A half-dozen organizations, all within a few blocks of the White House, have spent more than $7 million in Montana’s gubernatorial race, including the Republican Governors Association (RGA), the Democratic Governors Association (DGA), the National Education Association and several other major labor unions.
Both candidates in the tight contest — Steve Bullock, the state’s Democratic attorney general, and Republican former congressman Rick Hill — will be outspent several times over by the interest groups. And both say that the spending is out of balance.
The RGA, which is backing Hill, has spent more than $4.2 million in the state, compared with the $1.4 million Hill has raised for his campaign. (Donations to gubernatorial candidates are capped at $630.)
Bullock had benefited from $1.7 million in DGA spending as of Oct. 1 and $884,000 from the American Federation of State, County and Municipal Employees, a government workers union.
The two governors associations, political organizations headed by Maryland Gov. Martin O’Malley (D) and Virginia Gov. Robert F. McDonnell (R), can accept donations of any size for campaigns, with most of their funding coming from corporations. The groups have long played roles in elections, but since the Supreme Court’s 2010 Citizens United v. Federal Election Commission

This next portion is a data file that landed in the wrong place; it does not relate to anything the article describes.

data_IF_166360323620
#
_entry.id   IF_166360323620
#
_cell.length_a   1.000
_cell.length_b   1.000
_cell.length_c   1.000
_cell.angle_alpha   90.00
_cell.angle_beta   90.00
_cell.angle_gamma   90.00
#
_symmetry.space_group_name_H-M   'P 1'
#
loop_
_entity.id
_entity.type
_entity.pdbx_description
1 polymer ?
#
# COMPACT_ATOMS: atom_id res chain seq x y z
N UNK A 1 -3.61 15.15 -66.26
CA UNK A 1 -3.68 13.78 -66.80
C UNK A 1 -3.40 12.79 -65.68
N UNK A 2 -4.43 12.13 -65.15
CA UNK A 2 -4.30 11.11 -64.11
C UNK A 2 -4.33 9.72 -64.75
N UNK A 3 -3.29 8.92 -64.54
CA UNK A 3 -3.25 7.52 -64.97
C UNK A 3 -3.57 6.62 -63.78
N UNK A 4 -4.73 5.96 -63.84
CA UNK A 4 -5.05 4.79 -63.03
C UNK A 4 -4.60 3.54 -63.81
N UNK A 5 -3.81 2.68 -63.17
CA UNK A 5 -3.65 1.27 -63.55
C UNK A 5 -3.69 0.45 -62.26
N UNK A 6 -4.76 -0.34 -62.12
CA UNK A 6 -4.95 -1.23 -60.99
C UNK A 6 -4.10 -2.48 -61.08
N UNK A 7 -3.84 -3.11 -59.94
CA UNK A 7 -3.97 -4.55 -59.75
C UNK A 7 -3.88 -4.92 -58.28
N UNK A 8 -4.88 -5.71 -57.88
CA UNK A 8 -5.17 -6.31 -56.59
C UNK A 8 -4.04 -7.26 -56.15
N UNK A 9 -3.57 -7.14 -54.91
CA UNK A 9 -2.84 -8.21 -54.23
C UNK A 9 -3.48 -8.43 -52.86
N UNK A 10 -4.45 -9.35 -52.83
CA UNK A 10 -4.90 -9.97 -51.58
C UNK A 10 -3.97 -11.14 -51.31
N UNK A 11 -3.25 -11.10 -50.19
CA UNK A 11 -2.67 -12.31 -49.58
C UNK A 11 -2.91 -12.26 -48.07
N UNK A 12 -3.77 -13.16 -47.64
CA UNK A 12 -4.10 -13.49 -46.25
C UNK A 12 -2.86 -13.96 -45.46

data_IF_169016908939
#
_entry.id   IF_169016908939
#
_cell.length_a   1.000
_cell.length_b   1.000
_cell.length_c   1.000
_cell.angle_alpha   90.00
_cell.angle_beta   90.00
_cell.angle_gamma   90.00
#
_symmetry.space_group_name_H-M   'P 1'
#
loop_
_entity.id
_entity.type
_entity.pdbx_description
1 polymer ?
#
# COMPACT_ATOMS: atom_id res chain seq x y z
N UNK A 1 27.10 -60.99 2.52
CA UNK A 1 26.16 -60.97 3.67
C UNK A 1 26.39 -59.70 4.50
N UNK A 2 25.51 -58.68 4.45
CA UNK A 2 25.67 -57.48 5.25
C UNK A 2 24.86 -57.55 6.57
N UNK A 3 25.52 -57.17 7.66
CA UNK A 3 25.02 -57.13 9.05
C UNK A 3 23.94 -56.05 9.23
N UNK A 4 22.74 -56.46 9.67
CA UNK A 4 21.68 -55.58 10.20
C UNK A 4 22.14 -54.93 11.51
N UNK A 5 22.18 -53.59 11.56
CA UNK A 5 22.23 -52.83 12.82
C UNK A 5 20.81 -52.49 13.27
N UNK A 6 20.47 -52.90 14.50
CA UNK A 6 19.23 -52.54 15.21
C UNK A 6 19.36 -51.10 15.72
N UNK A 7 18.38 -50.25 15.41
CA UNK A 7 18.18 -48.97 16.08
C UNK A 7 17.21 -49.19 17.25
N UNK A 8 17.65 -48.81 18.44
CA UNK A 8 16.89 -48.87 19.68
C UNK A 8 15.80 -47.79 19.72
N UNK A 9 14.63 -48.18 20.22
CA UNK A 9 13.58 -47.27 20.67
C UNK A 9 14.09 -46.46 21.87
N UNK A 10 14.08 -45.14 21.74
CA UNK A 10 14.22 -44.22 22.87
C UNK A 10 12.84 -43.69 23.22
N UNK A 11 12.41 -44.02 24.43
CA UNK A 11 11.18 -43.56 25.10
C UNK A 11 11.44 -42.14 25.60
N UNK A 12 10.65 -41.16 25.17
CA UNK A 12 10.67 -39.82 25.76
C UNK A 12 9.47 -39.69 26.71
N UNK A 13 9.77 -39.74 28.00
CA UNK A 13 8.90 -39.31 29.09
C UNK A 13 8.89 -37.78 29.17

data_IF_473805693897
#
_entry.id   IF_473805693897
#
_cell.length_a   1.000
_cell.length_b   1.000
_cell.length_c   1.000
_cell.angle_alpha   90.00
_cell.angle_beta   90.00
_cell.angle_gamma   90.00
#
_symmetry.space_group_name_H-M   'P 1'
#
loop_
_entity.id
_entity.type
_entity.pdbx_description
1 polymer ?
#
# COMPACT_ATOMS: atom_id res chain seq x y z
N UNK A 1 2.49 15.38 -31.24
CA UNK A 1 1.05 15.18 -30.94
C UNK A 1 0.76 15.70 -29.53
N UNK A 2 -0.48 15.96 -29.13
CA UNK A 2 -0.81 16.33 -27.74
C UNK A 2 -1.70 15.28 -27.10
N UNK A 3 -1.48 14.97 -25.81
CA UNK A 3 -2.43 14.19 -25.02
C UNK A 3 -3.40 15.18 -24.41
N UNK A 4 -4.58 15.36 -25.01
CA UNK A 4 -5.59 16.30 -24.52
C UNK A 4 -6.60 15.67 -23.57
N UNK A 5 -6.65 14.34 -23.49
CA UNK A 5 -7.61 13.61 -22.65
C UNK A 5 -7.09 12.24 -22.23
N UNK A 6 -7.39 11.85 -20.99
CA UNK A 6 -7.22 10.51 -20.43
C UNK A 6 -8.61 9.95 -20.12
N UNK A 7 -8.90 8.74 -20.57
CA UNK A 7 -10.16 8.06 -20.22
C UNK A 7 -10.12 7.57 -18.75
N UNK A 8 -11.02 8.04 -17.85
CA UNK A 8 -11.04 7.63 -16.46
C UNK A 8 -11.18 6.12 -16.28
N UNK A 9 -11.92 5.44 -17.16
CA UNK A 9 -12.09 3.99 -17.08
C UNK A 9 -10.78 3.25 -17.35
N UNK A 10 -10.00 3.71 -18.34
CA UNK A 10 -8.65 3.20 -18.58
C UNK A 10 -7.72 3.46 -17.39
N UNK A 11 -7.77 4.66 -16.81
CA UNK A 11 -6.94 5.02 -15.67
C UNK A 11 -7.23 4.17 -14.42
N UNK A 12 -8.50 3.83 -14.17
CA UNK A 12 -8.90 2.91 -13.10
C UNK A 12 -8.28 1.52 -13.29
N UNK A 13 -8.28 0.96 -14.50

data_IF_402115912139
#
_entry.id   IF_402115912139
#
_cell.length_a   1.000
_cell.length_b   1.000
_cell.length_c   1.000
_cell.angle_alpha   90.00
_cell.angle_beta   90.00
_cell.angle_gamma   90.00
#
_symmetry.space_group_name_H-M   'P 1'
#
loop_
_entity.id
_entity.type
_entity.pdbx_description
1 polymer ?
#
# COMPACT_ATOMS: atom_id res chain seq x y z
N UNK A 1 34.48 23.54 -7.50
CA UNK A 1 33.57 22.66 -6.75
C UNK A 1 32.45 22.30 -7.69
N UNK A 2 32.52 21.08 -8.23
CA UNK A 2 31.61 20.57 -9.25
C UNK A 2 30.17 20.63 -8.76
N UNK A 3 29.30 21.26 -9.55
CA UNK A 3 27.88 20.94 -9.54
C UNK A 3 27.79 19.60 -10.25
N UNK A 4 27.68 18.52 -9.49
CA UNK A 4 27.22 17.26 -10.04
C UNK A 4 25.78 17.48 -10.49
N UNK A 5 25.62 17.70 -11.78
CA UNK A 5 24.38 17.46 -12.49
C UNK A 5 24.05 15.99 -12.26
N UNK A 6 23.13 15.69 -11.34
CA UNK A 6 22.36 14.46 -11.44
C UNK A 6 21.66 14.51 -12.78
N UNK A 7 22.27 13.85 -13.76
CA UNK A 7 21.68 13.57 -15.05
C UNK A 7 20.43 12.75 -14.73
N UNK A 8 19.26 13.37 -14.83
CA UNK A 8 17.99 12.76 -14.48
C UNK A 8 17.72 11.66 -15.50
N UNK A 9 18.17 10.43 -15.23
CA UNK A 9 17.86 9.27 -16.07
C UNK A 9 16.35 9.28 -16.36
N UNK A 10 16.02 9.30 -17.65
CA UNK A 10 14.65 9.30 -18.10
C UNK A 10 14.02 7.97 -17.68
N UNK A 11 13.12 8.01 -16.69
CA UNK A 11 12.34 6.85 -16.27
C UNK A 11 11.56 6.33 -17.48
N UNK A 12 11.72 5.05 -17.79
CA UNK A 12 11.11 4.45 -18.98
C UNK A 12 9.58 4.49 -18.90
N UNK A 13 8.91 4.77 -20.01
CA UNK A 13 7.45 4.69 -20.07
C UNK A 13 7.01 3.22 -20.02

ruling, they are freer to use corporate funds and run harder-hitting ads.
The swell of money into Montana comes as the state is in the midst of a boom in natural resources, and many companies drilling for oil in the eastern part of the state are major donors to the RGA. However, officials at the organization say the corporate money goes into the RGA’s general fund and is not spent in Montana because the legality of giving corporate funds to the state Republican Party is still murky.
Among those contributors is Exxon Mobil, which has donated $500,000 to the RGA in the past two years, compared with $175,000 to the DGA. The company announced a $1.6 billion deal in September to buy oil assets in Montana and North Dakota. Exxon spokesman Alan Jeffers said the company does not direct the RGA to spend money on certain races.
Overall, companies invested in Montana oil have given $1.7 million to the RGA and less than $400,000 to the DGA during this election cycle.
‘Literally bought and owned’
Montana’s history with corporate money was captured in the 1912 law, the Corrupt Practices Act, which voters adopted after a series of blatant displays of political muscle. In one instance, a copper-mining trust forced the legislature into a special session to pass company-written legislation circumventing judges who had been loyal to its rivals.
After the Citizens United decision, Montana did more than any other state to resist the finding that corporations can spend unlimited money on elections.